Having been underdogs in every round of the competition, which began with Notts County, Watford and Burton before the bigger boys came along, City need not step out with any great trepidation. "If Swansea beat us comfortably, that is what everyone will have expected to happen," Duke says.
"We can only turn up and do our best. That's what we have done in the previous rounds. We will have a game plan, and stick to the manager's tactics. The main thing is that we do ourselves proud and the club proud. We can come away having enjoyed the day and the fans can have enjoyed it.
"Something that everyone associated with the club will remember forever."
Swansea: Club that survived the toughest battle of its long life
Ten years ago this weekend, Swansea City lost 4-0 at Hartlepool and looked in danger of dropping into non-League football. Crowds at the outdated Vetch Field had sunk to 5,000.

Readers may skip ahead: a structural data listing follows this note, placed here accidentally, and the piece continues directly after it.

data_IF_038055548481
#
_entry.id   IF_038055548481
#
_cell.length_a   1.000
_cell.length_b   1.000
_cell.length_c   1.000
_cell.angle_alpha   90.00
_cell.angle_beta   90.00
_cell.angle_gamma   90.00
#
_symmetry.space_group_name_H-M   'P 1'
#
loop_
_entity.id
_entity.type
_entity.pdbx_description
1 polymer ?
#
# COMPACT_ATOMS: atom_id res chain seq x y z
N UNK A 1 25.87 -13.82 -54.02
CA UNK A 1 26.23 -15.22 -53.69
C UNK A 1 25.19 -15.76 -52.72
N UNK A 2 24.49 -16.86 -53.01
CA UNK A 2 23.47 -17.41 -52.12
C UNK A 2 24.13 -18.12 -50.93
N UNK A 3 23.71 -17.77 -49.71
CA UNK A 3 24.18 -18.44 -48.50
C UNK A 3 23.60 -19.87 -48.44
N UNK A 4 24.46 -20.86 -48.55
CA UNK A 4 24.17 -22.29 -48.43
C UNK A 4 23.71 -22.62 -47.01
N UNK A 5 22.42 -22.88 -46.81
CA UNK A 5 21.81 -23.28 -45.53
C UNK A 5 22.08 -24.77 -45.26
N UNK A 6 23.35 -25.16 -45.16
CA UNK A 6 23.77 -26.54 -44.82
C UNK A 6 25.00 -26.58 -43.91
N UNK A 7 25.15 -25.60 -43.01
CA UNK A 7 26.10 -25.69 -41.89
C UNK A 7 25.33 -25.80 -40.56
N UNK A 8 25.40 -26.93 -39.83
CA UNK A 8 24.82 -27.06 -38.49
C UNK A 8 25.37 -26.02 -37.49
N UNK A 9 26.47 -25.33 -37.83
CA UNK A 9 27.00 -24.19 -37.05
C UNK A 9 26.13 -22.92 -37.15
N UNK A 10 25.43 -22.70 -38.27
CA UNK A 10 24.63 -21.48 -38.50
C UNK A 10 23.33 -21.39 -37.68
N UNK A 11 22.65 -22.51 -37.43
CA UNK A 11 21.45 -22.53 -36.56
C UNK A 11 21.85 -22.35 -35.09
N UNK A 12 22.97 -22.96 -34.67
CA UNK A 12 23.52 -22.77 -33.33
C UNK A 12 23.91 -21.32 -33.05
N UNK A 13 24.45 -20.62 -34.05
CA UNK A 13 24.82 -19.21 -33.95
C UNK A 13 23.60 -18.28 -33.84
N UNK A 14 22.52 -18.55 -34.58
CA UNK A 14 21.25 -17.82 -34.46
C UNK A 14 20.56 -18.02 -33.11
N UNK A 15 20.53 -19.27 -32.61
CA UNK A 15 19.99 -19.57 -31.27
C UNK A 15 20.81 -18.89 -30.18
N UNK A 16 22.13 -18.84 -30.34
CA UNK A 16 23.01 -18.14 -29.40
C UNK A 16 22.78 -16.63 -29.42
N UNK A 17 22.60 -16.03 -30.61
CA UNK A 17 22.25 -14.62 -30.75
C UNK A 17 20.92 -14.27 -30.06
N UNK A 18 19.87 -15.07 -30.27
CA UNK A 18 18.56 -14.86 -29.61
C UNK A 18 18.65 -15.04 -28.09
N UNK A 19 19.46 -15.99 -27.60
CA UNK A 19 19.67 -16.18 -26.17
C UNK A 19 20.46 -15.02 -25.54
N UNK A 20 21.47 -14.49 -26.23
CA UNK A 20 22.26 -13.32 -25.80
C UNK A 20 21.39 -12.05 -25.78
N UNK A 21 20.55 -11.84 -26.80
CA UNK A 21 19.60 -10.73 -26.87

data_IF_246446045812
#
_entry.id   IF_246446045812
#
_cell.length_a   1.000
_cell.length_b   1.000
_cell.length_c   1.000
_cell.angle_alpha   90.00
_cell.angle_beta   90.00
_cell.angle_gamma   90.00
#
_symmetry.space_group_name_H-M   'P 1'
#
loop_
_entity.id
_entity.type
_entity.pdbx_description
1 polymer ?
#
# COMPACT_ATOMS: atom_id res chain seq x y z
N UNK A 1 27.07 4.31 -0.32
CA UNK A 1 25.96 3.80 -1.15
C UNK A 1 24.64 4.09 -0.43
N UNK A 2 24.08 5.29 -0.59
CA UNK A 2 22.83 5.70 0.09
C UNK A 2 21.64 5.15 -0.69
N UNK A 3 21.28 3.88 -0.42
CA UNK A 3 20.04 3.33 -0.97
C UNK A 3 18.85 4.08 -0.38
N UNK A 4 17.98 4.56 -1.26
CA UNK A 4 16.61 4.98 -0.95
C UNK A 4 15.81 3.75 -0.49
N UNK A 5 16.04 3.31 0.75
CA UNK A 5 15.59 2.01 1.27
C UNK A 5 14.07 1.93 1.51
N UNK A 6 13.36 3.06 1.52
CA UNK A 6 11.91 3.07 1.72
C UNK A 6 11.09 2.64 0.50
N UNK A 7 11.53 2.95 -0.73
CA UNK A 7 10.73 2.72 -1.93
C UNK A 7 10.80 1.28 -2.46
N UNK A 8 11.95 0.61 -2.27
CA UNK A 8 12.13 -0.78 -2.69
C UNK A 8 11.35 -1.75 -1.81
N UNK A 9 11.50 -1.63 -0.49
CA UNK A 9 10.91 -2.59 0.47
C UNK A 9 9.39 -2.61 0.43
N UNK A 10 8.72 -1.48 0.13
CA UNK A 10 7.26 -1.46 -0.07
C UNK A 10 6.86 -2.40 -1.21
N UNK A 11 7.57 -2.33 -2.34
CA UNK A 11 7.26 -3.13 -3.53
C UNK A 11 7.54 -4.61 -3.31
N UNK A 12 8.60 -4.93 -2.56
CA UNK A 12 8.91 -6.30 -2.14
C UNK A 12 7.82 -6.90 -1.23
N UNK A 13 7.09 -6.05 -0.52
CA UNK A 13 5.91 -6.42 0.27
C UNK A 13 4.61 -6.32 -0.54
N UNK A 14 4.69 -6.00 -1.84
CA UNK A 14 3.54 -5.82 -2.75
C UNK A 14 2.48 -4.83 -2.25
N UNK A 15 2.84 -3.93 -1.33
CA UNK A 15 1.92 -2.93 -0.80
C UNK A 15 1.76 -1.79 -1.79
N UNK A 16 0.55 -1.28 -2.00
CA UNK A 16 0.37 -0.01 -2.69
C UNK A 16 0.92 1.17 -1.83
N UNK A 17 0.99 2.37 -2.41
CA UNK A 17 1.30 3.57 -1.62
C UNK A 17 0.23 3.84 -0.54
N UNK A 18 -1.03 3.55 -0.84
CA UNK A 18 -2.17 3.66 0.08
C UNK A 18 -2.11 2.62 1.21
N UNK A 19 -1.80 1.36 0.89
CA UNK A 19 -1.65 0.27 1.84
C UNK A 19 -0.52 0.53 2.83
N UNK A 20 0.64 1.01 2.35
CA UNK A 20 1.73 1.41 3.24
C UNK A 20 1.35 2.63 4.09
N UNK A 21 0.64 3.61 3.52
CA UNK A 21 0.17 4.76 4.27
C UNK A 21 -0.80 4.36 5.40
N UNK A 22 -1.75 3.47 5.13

Today, they are not only in the top half of the Premier League with a new stadium but are debt-free, refusing to spend more than they earn with a wage system geared to performance-related bonuses, and with a playing style that remains constant amid changes of personnel.
The club is owned and run by genuine Swansea enthusiasts, with guarantees against outsiders taking control, and one-fifth of the shares belong to the Supporters' Trust.
Going into this afternoon's Capital One Cup final, they stand 90 minutes away from returning for the first time in two decades to European football, previously accessible only as winners of the Welsh Cup – the very model of a modern football club.
When Huw Jenkins, a local building supplier, became a rather reluctant chairman of Swansea City in 2002, the priority was not so much to reach the Premier League with a pleasing philosophy of passing football, as stop the club from dying. A group of locals had wrested control from the unpopular Australian Tony Petty but inherited serious financial problems and a struggling team.